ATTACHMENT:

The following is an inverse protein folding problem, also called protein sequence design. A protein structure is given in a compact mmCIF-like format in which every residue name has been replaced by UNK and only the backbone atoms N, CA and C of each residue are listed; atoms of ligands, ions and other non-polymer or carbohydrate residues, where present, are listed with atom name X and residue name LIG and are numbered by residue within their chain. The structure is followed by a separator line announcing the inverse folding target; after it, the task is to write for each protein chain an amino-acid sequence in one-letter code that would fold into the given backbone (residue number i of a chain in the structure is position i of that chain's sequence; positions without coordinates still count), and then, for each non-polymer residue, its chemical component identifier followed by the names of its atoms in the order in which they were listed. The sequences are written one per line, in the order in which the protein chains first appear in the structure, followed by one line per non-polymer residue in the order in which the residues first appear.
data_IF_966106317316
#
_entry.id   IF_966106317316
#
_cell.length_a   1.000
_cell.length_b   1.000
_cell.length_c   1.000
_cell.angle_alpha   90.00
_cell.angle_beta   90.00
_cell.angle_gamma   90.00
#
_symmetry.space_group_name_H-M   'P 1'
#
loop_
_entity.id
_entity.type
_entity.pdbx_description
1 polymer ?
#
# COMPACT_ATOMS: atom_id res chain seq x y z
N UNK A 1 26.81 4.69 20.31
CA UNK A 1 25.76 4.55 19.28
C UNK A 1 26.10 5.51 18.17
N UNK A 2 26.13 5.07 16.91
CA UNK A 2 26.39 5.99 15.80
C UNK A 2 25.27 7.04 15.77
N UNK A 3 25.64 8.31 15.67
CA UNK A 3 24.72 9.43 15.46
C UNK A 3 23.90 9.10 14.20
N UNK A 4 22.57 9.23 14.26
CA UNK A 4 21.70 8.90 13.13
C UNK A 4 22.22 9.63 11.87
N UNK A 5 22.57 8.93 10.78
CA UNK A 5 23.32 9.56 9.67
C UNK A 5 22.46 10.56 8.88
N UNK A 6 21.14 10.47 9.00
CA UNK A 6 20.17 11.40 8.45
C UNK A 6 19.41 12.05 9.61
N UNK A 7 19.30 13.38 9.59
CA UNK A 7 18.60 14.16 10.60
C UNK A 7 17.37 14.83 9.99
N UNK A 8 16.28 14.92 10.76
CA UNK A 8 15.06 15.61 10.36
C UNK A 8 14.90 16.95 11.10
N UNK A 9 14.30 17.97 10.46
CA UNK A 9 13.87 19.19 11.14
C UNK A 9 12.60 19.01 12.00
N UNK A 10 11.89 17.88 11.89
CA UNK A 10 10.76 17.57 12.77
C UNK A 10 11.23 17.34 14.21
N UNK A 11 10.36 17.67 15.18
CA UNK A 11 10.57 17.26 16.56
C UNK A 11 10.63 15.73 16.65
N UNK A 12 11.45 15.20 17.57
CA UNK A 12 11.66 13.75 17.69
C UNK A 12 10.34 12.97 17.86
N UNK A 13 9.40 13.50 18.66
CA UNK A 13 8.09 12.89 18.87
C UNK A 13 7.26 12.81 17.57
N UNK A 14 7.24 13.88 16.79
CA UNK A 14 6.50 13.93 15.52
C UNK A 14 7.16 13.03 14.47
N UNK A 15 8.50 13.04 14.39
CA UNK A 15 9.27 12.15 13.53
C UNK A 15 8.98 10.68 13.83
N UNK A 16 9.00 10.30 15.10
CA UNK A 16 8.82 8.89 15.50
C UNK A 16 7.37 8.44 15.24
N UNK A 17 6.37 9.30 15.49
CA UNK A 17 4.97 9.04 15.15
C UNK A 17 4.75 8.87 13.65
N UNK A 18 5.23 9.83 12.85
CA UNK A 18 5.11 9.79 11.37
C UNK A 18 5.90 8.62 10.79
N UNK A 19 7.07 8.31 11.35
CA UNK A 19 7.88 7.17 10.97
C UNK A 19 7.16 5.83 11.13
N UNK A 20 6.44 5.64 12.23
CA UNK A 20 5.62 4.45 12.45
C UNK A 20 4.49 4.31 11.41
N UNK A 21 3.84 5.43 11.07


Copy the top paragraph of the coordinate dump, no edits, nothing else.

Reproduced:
The following is an inverse protein folding problem, also called protein sequence design. A protein structure is given in a compact mmCIF-like format in which every residue name has been replaced by UNK and only the backbone atoms N, CA and C of each residue are listed; atoms of ligands, ions and other non-polymer or carbohydrate residues, where present, are listed with atom name X and residue name LIG and are numbered by residue within their chain. The structure is followed by a separator line announcing the inverse folding target; after it, the task is to write for each protein chain an amino-acid sequence in one-letter code that would fold into the given backbone (residue number i of a chain in the structure is position i of that chain's sequence; positions without coordinates still count), and then, for each non-polymer residue, its chemical component identifier followed by the names of its atoms in the order in which they were listed. The sequences are written one per line, in the order in which the protein chains first appear in the structure, followed by one line per non-polymer residue in the order in which the residues first appear.